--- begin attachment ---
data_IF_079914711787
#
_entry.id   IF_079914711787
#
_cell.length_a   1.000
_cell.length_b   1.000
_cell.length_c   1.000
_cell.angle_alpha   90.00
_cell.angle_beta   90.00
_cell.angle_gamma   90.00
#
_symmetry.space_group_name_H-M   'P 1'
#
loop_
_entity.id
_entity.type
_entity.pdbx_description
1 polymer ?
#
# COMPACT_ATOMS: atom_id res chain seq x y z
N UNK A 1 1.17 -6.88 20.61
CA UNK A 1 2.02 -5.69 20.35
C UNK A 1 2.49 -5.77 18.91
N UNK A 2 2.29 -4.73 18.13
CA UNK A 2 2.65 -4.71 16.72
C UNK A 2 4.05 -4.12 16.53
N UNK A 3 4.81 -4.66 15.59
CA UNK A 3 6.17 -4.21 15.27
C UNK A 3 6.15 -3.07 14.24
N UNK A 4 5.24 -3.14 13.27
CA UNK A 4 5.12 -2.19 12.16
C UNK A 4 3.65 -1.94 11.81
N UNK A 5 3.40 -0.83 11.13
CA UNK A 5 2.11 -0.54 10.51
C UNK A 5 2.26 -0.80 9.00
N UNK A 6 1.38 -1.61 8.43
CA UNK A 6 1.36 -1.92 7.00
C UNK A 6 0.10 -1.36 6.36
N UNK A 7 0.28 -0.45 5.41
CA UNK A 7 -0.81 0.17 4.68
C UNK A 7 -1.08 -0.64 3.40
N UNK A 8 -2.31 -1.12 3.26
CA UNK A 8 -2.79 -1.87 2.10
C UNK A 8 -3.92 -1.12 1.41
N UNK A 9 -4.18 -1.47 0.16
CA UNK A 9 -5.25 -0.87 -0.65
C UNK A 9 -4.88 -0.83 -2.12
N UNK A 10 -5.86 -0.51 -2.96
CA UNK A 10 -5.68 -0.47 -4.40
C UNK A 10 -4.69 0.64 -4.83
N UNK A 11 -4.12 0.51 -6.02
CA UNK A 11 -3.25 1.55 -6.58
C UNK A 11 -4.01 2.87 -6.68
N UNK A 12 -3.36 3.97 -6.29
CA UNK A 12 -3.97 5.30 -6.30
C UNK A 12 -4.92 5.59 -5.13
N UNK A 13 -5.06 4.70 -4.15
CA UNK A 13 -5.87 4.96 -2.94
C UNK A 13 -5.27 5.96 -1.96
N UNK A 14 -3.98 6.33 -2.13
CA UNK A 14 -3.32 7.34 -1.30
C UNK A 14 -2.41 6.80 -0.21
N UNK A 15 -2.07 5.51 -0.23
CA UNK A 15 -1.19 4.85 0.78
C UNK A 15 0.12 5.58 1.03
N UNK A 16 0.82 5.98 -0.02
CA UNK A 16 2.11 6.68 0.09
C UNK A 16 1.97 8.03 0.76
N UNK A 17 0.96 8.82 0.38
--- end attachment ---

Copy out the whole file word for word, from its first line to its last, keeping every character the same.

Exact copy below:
data_IF_079914711787
#
_entry.id   IF_079914711787
#
_cell.length_a   1.000
_cell.length_b   1.000
_cell.length_c   1.000
_cell.angle_alpha   90.00
_cell.angle_beta   90.00
_cell.angle_gamma   90.00
#
_symmetry.space_group_name_H-M   'P 1'
#
loop_
_entity.id
_entity.type
_entity.pdbx_description
1 polymer ?
#
# COMPACT_ATOMS: atom_id res chain seq x y z
N UNK A 1 1.17 -6.88 20.61
CA UNK A 1 2.02 -5.69 20.35
C UNK A 1 2.49 -5.77 18.91
N UNK A 2 2.29 -4.73 18.13
CA UNK A 2 2.65 -4.71 16.72
C UNK A 2 4.05 -4.12 16.53
N UNK A 3 4.81 -4.66 15.59
CA UNK A 3 6.17 -4.21 15.27
C UNK A 3 6.15 -3.07 14.24
N UNK A 4 5.24 -3.14 13.27
CA UNK A 4 5.12 -2.19 12.16
C UNK A 4 3.65 -1.94 11.81
N UNK A 5 3.40 -0.83 11.13
CA UNK A 5 2.11 -0.54 10.51
C UNK A 5 2.26 -0.80 9.00
N UNK A 6 1.38 -1.61 8.43
CA UNK A 6 1.36 -1.92 7.00
C UNK A 6 0.10 -1.36 6.36
N UNK A 7 0.28 -0.45 5.41
CA UNK A 7 -0.81 0.17 4.68
C UNK A 7 -1.08 -0.64 3.40
N UNK A 8 -2.31 -1.12 3.26
CA UNK A 8 -2.79 -1.87 2.10
C UNK A 8 -3.92 -1.12 1.41
N UNK A 9 -4.18 -1.47 0.16
CA UNK A 9 -5.25 -0.87 -0.65
C UNK A 9 -4.88 -0.83 -2.12
N UNK A 10 -5.86 -0.51 -2.96
CA UNK A 10 -5.68 -0.47 -4.40
C UNK A 10 -4.69 0.64 -4.83
N UNK A 11 -4.12 0.51 -6.02
CA UNK A 11 -3.25 1.55 -6.58
C UNK A 11 -4.01 2.87 -6.68
N UNK A 12 -3.36 3.97 -6.29
CA UNK A 12 -3.97 5.30 -6.30
C UNK A 12 -4.92 5.59 -5.13
N UNK A 13 -5.06 4.70 -4.15
CA UNK A 13 -5.87 4.96 -2.94
C UNK A 13 -5.27 5.96 -1.96
N UNK A 14 -3.98 6.33 -2.13
CA UNK A 14 -3.32 7.34 -1.30
C UNK A 14 -2.41 6.80 -0.21
N UNK A 15 -2.07 5.51 -0.23
CA UNK A 15 -1.19 4.85 0.78
C UNK A 15 0.12 5.58 1.03
N UNK A 16 0.82 5.98 -0.02
CA UNK A 16 2.11 6.68 0.09
C UNK A 16 1.97 8.03 0.76
N UNK A 17 0.96 8.82 0.38